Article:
• Born October 4, 1960 Annabelle Lanyon, 62. She was Oona in Legend. And she showed as Isabel in the Quatermass franchise, Quatermass series and the Quatermass Conclusion. She’s been in more genre related films and series than I can possibly list here, i.e. The Werewolves of The Third Reich which has a twenty-one rating among audience reviewers at Rotten Tomatoes, 
  • Born October 4, 1975 Saladin Ahmed, 47. His Throne of the Crescent Moon was nominated for the Hugo Award for Best Novel and did win the Locus Award for Best First Novel. He has also written for comics characters Kamala Khan (The Magnificent Ms. Marvel), Black Bolt, Exiles and the Miles Morales (Spider-Man) series, all on Marvel Comics. Oddly only his Marvel is available at the usual suspects.

(11) COMPLETELY MAD. [Item by Martin Morse Wooster.] In the Washington Post, Michael Cavna profiles Sergio Aragones, who is still active at 85 drawing for MAD, about his comic book Groo The Wanderer. “Sergio Aragones, MAD magazine artist, is still spoofing our humanity”.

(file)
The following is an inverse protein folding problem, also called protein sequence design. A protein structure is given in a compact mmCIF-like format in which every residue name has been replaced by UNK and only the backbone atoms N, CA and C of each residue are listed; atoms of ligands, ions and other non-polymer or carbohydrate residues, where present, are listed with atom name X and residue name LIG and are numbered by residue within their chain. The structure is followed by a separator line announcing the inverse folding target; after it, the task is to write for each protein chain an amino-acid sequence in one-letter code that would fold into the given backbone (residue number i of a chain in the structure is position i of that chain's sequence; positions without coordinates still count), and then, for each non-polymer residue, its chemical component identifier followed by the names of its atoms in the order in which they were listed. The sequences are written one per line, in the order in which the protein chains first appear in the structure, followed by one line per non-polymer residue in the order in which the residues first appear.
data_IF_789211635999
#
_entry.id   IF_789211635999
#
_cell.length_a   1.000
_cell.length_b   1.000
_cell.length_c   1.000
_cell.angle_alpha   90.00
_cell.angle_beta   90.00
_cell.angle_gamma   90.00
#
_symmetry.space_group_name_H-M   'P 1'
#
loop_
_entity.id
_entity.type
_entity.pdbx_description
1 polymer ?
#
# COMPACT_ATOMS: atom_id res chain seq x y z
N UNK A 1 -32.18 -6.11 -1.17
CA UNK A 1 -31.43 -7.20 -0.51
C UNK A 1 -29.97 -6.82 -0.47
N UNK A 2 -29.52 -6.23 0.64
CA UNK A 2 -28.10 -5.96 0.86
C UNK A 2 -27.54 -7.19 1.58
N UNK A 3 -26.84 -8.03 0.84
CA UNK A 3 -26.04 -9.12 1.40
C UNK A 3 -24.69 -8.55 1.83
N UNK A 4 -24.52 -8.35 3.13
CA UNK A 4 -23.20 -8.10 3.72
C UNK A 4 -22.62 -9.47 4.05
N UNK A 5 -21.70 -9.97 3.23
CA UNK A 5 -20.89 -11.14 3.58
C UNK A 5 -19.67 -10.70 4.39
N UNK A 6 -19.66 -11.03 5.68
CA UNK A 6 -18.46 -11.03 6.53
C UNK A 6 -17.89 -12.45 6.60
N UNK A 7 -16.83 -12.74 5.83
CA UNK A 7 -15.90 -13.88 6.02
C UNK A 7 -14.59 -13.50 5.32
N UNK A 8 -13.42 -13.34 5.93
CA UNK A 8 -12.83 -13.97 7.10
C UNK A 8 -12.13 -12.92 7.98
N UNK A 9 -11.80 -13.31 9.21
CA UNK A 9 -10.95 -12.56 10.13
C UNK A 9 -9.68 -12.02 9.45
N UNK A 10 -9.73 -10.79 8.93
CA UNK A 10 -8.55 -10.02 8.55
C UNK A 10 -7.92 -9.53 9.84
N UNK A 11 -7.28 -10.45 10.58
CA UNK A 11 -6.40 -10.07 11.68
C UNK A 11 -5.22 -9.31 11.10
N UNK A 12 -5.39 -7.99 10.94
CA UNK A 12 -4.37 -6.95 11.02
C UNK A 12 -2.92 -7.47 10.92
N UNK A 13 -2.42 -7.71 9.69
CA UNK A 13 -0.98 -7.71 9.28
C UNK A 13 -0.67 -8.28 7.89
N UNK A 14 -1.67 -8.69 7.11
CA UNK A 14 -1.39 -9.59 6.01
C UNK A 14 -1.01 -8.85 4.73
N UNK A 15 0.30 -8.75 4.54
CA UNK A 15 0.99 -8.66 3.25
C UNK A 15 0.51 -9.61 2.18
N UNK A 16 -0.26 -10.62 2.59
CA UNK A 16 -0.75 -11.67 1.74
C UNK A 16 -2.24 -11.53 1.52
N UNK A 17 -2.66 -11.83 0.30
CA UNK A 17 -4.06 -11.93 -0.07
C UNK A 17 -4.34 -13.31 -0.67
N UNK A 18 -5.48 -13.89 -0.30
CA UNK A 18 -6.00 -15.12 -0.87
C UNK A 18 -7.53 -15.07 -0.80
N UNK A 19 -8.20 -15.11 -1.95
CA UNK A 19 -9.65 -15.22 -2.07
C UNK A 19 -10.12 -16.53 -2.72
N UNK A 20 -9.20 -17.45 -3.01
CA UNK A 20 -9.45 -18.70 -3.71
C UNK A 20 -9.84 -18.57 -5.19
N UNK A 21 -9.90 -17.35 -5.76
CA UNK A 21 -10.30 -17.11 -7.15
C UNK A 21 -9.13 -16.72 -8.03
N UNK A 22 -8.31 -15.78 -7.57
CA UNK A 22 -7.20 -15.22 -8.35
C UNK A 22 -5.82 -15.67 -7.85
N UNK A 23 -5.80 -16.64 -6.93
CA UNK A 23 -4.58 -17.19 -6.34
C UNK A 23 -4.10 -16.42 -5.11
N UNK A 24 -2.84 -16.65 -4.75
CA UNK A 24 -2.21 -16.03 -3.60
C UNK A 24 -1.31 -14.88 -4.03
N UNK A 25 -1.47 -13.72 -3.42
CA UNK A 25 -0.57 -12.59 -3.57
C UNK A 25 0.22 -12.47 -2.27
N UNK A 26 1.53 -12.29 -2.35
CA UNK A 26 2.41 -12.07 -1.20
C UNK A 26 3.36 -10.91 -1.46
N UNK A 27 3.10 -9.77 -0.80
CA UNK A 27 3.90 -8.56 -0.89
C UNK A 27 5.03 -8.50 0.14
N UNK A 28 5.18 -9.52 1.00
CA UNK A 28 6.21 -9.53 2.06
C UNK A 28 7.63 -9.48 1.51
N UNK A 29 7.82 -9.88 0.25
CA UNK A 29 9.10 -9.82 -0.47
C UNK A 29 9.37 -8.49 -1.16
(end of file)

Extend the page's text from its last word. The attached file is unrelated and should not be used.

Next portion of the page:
… “When Mad accepted me, that was a change of life, a change of mind, a change of everything. Somebody liked what I did,” Aragonés says. Yet despite this “radical mind change,” he appreciated: “I didn’t have to change at all. It was what I had been doing since I was a kid, drawing, drawing, drawing.”

Aragonés also cherished the famous annual Mad trips, sometimes to far-flung places. He roomed with his heroes in Switzerland, went on safari with them in Africa, and while onboard near Bermuda, helped surprise Gaines by re-creating the publisher’s favorite Marx Brothers moment: the crowded cabin scene from “A Night at the Opera.”…